Drivers, NJ Lawmakers Are Coming After Your Coffee

TRENTON (AP/Hamodia) —


Gulp. Not only can’t New Jersey drivers pump their own gas, they soon won’t even be able to drink coffee behind the wheel.

Drivers would be ticketed under a bill winding its way through the state legislature.

But the bill’s sponsor says that he’s targeting all distracted driving and his measure doesn’t specifically cite coffee, despite recent news reports focusing on the beverage. Assemblyman John Wisniewski said he cannot imagine that a police officer would pull anyone over for drinking coffee.

Current law already prohibits texting or talking without a hands-free device. The new legislation is broader and would bar “any activity unrelated to the actual operation of a motor vehicle in a manner that interferes with the safe operation of the vehicle.”

Wisniewski says he sponsored the bill to avoid the need for new legislation every time technology changes. He introduced the measure seven months ago, but he has yet to bring it up for a vote in a committee he leads. It also never came up for a vote in the two previous legislative sessions in which he introduced similar bills.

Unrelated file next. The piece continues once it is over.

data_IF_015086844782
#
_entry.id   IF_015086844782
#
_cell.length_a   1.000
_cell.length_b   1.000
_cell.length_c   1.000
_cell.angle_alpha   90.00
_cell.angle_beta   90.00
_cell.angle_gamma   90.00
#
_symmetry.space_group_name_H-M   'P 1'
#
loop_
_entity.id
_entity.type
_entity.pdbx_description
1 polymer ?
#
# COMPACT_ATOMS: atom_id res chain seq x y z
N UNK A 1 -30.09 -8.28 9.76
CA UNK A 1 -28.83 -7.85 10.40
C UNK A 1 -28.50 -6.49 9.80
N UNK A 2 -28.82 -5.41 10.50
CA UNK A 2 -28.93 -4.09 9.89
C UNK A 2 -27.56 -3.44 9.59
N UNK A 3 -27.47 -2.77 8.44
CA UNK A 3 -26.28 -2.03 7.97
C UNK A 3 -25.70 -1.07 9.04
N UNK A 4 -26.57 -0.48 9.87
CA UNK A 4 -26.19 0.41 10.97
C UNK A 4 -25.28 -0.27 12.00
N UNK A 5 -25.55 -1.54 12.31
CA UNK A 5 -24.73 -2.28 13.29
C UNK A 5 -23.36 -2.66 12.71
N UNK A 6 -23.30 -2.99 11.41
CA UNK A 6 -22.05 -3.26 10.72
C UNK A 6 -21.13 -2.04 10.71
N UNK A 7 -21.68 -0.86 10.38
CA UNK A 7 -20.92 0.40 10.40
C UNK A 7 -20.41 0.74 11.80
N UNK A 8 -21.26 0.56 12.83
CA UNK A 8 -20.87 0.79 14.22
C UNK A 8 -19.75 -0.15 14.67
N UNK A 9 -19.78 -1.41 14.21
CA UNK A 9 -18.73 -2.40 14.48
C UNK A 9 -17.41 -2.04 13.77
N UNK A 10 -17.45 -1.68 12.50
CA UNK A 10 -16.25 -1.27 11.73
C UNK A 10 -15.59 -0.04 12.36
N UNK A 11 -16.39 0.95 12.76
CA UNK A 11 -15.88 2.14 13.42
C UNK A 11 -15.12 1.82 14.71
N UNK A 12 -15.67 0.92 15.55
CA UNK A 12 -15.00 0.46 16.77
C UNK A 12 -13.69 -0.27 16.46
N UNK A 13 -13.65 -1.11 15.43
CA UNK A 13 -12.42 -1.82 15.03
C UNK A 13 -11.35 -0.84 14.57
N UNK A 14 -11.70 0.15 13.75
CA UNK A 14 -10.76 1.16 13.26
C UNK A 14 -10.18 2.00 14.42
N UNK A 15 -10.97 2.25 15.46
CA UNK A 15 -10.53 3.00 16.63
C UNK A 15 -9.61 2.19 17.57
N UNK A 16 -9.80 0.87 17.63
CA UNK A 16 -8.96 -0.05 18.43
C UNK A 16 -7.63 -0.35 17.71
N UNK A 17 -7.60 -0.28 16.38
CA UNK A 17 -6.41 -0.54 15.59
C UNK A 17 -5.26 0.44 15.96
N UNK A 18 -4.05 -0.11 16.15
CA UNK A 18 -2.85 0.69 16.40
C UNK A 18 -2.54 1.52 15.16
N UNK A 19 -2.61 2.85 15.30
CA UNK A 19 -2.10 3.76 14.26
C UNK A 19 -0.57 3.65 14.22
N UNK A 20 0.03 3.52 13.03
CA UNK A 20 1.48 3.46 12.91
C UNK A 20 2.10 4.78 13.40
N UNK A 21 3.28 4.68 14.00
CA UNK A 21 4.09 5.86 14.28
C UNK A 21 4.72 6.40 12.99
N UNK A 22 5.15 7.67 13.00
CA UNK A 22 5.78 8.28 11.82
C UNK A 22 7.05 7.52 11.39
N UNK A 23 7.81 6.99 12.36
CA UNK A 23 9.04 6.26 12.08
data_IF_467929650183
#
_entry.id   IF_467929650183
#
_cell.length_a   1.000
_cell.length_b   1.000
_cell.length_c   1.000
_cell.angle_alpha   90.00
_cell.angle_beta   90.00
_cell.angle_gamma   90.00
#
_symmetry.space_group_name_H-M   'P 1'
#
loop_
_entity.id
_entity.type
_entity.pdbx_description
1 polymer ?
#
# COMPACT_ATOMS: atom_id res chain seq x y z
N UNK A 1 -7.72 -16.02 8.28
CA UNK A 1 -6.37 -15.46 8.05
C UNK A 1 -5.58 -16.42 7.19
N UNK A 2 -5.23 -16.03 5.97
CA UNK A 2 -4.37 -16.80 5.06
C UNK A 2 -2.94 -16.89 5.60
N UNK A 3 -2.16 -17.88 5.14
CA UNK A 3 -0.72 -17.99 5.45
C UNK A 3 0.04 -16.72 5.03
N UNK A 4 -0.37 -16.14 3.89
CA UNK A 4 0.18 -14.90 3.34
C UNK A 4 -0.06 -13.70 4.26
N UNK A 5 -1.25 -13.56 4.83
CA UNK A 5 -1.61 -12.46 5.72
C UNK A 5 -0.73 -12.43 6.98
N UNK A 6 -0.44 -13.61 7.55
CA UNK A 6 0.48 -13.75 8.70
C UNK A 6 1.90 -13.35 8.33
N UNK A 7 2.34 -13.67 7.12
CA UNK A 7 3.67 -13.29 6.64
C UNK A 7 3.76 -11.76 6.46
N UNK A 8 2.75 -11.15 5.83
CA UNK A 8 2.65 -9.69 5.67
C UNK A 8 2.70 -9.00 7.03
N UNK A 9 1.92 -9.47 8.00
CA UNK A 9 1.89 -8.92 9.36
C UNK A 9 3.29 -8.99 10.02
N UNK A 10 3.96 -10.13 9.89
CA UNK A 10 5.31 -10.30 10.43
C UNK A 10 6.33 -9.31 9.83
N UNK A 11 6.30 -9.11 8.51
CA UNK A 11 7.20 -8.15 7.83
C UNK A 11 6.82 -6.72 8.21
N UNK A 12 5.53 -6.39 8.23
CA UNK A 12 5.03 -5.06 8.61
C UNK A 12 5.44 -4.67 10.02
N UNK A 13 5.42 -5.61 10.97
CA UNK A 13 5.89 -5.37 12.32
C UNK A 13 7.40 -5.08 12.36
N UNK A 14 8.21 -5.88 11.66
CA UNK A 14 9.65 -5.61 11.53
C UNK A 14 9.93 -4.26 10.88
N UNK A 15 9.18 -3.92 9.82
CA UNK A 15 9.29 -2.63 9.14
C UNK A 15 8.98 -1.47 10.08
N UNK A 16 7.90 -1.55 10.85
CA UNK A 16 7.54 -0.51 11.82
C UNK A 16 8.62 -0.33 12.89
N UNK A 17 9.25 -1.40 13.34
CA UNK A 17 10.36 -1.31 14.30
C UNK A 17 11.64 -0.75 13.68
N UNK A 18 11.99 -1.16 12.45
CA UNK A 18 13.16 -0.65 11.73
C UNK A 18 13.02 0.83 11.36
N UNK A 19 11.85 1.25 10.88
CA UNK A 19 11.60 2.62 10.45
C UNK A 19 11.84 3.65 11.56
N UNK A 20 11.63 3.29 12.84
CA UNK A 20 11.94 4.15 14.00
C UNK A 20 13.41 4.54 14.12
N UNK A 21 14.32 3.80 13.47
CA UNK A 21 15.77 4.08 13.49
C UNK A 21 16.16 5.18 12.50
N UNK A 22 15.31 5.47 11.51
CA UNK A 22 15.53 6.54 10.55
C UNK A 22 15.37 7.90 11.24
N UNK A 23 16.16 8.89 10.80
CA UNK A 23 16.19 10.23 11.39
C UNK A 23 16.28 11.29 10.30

Violators could face a $200 to $400 fine for the first offense and a $400 to $600 fine for a second offense. A third or subsequent offense could mean a fine of $600 to $800 and up to a 90-day license suspension, as well as motor vehicle points.

Car safety groups supported the measure, with Arnold Anderson, a coordinator at the Essex County Community Traffic Safety Program, saying that it helps drivers break the habit of doing more than one thing while driving.

“You’ve got to get people out of the mindset of multitasking,” Anderson said. “You can’t multitask. We are so far away from the mindset of — just drive.”

Wisniewski said he was surprised by reaction to the legislation. The outcry against the bill has been so strong that it has filled his inbox even more than when he proposed a 25-cent-per-gallon increase in the gas tax.

Twitter users were having a field day with the law, with some wondering if talking to another passenger was next on Wisniewski’s agenda.

“You have to take in effect the experience of the driver too,” Jason Tremblay tweeted at Wisniewski. “You need to rethink this bill. And impact on some businesses.”

“Time to invent hands free, dash mounted coffee cups,” added another.

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